The Federal Reserve has made no secret of its desire to tighten credit. OK, no one at the Fed would claim it wants to make borrowing more expensive. Instead central bankers talk about removing accommodation. Over the past 15 months, the agency has hiked it’s short-term target interest rate three times as it works to bring the rate closer to what it considers a “normal” interest rate. And it has talked openly that it wants to continue.
But it’s not likely to tighten monetary policy when it meets in the week ahead.
It has gotten slightly more expensive for some consumers to borrow money, but consumer confidence remains high. New car loans and credit card interest rates have risen slightly while mortgage rates remain near their lowest level of the year.
Instead of action on interest rates, investors and borrowers should look for words from the Federal Reserve on Wednesday. President of the Federal Reserve Bank of Kansas City Esther George said two weeks ago, “I am encouraged by the start of the normalization process and want to see it continue.” She does not have a vote in this week’s decision, but she does have a voice.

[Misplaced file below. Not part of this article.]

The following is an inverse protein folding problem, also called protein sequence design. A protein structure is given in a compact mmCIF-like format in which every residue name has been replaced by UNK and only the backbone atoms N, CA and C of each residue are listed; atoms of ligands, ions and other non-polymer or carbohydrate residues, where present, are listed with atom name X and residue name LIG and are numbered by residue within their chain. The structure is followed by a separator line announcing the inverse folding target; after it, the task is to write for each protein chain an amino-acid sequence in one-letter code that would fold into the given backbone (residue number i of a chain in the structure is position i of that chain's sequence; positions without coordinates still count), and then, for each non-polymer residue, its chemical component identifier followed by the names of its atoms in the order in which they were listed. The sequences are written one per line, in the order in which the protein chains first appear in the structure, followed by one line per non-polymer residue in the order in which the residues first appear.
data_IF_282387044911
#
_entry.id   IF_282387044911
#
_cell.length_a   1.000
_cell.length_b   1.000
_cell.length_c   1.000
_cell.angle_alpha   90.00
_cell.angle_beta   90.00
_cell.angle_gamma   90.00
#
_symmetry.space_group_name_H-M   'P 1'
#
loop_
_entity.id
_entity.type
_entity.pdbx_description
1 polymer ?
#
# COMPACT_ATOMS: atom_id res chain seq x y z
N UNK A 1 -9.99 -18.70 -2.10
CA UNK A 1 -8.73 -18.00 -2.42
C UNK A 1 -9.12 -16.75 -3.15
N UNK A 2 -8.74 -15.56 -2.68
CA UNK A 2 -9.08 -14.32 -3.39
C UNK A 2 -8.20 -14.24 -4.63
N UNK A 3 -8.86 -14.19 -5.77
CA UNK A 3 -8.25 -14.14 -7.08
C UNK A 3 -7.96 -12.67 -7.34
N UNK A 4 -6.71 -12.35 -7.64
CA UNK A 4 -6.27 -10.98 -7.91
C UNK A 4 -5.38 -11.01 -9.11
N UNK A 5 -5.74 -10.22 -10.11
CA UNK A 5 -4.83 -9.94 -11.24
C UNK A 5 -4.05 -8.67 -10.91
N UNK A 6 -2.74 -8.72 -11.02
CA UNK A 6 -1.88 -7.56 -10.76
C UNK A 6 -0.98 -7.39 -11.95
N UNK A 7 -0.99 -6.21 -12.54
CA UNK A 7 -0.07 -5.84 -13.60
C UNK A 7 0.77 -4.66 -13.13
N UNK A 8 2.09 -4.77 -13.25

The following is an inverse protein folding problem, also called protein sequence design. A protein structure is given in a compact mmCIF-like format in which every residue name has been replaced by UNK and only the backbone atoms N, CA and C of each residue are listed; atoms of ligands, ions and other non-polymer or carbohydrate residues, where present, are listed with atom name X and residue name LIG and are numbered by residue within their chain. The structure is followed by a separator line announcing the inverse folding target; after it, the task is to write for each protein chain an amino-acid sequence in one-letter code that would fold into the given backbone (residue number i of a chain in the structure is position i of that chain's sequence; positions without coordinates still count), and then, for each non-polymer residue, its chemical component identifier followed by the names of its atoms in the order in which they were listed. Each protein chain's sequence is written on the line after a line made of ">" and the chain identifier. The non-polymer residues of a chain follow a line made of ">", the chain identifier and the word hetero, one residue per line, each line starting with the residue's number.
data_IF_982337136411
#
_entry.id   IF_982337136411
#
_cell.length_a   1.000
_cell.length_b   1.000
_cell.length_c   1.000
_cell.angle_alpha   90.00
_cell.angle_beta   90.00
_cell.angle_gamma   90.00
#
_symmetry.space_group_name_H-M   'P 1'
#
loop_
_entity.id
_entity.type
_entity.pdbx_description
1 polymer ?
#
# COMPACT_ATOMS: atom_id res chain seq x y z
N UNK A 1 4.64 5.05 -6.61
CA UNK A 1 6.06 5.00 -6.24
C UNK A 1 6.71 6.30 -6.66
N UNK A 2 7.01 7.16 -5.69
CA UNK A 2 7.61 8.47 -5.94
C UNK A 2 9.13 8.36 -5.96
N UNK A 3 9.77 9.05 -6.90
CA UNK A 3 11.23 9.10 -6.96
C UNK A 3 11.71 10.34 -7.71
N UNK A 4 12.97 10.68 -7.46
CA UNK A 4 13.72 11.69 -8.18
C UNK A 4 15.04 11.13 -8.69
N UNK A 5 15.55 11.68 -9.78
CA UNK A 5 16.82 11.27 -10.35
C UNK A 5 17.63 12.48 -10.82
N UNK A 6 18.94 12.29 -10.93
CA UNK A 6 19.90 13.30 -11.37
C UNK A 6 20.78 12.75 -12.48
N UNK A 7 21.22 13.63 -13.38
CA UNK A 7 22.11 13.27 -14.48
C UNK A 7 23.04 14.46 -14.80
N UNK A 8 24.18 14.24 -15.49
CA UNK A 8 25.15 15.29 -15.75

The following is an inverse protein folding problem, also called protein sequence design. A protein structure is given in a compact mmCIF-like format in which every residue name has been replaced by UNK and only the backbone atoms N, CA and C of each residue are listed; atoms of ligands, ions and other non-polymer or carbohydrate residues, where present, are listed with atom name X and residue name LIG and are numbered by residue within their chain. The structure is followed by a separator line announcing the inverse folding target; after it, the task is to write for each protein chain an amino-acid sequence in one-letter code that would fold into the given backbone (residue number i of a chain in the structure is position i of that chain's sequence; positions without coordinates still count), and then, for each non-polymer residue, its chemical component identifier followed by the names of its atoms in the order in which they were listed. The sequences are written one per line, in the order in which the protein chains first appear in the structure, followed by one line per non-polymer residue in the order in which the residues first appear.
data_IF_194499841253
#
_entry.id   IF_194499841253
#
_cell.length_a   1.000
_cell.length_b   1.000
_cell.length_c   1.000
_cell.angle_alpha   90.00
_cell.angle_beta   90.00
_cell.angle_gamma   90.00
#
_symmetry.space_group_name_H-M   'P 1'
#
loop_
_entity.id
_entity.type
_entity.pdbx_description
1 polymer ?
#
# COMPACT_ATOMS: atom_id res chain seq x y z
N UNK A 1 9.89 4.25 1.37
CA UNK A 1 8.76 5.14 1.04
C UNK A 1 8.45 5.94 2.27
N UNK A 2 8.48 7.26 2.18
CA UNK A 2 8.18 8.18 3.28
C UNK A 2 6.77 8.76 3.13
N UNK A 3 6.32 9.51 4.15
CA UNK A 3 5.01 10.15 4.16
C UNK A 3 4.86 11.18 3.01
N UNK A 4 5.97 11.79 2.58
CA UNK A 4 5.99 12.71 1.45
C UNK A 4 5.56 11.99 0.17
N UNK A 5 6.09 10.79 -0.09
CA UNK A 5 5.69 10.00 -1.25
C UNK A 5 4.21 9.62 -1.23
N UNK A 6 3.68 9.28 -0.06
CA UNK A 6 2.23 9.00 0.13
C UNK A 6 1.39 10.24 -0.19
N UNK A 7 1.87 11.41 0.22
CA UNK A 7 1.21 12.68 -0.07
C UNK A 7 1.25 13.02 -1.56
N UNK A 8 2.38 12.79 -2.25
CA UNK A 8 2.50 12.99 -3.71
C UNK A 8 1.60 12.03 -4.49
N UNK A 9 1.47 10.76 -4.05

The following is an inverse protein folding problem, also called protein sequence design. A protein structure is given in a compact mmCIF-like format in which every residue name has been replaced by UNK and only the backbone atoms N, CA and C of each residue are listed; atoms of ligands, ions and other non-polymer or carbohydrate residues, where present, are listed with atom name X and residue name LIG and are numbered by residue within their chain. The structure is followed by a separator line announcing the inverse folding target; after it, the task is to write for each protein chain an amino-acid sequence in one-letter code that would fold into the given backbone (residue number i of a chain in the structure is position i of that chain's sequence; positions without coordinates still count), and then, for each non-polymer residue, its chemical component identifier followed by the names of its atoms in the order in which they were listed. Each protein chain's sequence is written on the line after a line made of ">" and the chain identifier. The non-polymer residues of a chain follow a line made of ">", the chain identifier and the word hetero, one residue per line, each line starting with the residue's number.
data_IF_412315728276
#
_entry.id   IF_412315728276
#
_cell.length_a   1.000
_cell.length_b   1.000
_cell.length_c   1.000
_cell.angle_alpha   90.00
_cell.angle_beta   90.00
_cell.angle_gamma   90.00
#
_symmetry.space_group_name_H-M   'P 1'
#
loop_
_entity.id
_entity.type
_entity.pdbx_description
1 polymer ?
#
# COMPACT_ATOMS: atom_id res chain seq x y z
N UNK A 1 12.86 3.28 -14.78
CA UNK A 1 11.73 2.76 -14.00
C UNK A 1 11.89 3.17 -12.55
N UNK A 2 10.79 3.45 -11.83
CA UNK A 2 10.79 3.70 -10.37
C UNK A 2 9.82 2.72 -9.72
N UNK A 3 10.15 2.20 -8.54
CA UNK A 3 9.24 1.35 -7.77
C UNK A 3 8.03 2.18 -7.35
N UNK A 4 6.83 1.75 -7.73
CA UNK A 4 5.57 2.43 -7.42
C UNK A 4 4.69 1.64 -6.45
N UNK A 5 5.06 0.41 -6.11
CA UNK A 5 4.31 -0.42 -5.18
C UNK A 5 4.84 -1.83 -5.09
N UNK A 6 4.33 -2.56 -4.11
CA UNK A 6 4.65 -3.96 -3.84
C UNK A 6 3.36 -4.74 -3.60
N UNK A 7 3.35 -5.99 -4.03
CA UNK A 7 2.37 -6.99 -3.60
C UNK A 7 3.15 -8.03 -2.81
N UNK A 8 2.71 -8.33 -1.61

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While the bank aims to stay the course on interest rates, it increasingly has turned its attention to its balance sheet. This is Wall Street-speak for all the government and mortgage bonds the Fed bought to help support the economy in the years after the Great Recession. The central questions for the central bank are: How will it unwind those investments? And when will it start selling?
It has been cagier on this strategy than it’s steady-as-it-goes approach to interest rates.
Done together and done clumsily, tightening rates and winding down the balance sheet risk spooking investors. Speaking with a clear voice this week will help diminish that danger.
Financial journalist Tom Hudson hosts “The Sunshine Economy” on WLRN-FM in Miami. Follow him on Twitter @HudsonsView.